During production, opposition came even from labor unions within the film industry itself.  For example, IATSE (the International Alliance of Theatrical, Stage Employees and Moving Picture Machine Operators ), threatened to withdraw the  cards of members who served on the Salt of the Earth crew, including cameramen, propmen, etc. During filming, aircraft buzzed the location to disrupt sound recording, vigilantes fired on the crew, a cameraman was beaten, and two union halls were burned. Immigration authorities arrested, detained and then deported the leading lady, Mexican actress Rosaura Revueltas (whom the Mexican film industry subsequently blacklisted); an abbreviated filming schedule had to be suppplemented with work done secretly in Mexico, including isolated shots of Revueltas.

In February, 1953, while the film was still being shot, California Representative Donald Jackson attacked the film on the floor of Congress, alleging that “If this film is shown in Latin-America, Asia and India, it will do incalculable harm, not only to the United States but to the cause of freedom everywhere” and he threatened to “do everything in [his] power to prevent the showing of this Communist-made film in the theatres of America.”  Jackson telegrammed Howard Hughes, demanding whether there was “any action that industry and labor in motion picture field can take to  stop completion and release and to prevent showing of film here and abroad?”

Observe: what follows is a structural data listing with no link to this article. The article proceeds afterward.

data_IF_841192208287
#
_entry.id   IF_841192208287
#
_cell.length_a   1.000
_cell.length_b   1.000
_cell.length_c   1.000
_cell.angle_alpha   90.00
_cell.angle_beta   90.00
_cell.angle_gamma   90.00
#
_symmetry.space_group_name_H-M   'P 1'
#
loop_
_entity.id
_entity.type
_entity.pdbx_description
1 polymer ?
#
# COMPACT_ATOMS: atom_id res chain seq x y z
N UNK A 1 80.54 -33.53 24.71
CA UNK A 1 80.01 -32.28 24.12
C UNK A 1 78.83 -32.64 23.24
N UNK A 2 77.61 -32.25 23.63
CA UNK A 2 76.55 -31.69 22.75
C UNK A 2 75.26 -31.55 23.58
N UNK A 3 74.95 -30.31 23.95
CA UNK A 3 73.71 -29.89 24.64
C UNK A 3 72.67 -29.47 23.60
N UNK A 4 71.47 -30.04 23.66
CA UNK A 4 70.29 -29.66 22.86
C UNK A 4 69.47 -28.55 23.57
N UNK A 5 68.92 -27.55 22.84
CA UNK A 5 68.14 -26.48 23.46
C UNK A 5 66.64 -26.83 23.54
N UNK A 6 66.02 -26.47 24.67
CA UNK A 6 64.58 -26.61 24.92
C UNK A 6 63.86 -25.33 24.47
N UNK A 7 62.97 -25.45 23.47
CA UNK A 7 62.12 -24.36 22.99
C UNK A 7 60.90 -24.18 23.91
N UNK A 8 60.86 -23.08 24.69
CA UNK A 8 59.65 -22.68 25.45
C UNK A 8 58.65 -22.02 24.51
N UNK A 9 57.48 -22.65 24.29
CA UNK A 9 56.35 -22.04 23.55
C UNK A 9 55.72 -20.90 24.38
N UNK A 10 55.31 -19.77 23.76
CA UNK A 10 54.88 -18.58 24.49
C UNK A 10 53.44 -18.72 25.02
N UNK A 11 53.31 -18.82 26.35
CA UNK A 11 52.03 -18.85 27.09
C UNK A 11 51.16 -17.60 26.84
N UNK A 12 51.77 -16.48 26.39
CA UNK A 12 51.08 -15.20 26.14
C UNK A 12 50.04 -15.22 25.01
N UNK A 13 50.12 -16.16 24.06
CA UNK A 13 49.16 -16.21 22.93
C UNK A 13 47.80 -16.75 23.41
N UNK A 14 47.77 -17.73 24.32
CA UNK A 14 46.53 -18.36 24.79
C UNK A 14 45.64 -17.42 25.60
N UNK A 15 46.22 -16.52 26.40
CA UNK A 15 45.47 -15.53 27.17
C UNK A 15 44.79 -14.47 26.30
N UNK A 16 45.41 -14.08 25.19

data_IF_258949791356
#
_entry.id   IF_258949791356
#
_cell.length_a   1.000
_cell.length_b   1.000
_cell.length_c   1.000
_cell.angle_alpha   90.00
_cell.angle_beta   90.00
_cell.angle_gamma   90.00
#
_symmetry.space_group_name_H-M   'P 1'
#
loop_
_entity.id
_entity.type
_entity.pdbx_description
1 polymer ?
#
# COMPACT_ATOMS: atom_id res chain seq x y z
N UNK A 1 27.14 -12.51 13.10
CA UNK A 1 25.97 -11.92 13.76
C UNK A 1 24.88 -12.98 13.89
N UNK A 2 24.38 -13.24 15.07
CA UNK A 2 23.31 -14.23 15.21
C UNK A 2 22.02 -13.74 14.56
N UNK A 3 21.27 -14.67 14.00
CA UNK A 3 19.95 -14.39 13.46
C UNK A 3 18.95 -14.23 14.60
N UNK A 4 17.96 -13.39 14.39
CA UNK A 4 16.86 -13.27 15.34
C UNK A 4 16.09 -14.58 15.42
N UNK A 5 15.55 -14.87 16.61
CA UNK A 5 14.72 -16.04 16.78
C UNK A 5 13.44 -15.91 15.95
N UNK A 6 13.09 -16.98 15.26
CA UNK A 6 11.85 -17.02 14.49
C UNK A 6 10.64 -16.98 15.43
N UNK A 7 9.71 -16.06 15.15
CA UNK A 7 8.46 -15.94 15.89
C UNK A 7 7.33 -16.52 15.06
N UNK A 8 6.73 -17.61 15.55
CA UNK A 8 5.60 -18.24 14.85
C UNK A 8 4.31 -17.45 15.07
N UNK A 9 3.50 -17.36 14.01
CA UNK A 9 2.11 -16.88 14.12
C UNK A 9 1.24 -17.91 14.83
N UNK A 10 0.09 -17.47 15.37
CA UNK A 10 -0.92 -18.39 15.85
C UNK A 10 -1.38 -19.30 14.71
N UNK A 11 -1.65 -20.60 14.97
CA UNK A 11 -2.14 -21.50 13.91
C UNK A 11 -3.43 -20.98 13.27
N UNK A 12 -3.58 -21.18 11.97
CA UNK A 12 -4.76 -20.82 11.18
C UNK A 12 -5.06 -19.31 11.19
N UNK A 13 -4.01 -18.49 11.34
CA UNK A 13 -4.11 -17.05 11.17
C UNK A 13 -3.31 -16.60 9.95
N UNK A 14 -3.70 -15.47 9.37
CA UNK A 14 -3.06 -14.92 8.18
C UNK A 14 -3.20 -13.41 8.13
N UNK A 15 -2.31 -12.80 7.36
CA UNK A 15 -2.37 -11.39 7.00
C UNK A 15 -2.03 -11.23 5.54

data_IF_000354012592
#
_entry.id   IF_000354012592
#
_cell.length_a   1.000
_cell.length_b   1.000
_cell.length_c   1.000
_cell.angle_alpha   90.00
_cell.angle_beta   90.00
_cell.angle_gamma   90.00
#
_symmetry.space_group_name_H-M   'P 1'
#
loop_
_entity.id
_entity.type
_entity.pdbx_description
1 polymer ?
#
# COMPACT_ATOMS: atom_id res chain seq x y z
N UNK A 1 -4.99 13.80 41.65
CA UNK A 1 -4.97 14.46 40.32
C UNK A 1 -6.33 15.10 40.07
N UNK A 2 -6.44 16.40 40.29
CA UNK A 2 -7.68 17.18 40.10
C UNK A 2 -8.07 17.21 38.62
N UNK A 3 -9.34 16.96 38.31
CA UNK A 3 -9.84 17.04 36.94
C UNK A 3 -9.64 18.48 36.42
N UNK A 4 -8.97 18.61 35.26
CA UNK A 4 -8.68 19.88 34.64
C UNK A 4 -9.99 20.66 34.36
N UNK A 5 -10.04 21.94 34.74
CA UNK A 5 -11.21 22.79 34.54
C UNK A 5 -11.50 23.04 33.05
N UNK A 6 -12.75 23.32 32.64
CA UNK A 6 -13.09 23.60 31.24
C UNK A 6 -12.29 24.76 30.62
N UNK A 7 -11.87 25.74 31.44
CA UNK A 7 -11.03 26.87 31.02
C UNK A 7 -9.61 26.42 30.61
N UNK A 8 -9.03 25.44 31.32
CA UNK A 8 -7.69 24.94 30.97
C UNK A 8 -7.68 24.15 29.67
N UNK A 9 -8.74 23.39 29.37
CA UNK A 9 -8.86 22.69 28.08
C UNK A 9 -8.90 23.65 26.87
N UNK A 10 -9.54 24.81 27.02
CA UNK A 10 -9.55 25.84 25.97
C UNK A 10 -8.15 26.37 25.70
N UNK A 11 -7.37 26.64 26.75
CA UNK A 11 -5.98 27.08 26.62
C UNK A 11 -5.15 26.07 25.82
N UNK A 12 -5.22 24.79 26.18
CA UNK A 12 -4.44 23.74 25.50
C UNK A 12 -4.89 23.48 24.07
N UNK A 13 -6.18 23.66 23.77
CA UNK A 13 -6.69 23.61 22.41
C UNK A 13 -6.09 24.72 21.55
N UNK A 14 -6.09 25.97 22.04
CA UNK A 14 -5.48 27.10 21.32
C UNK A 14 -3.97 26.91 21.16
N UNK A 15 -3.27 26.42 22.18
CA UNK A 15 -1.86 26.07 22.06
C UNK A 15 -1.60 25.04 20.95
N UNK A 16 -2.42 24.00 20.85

The RKO executive responded that “Before a motion picture can be completed or shown in theatres, an extensive application of certain technical skills and use of a great deal of specialized equipment is absolutely necessary — film laboratories, suppliers of film, musicians and recording technicians… technicians who make dissolves, fades, etc., owners and operators of sound recording equipment and dubbing rooms, positive and negative cutters, [and] laboratories that release prints.”  In stating that the film industry could deny access to these resources, Hughes revealed the film industry’s strategy for impeding post-production on Salt of the Earth. Thus film could be processed only with difficulty and through elaborate subterfuge. Experienced cutters would not work on the film and one cutter who did turned out to be reporting to the FBI. The sound track had to be recorded as if it were for a film called Vaya Con Dios. IATSE even disrupted the development of film positives.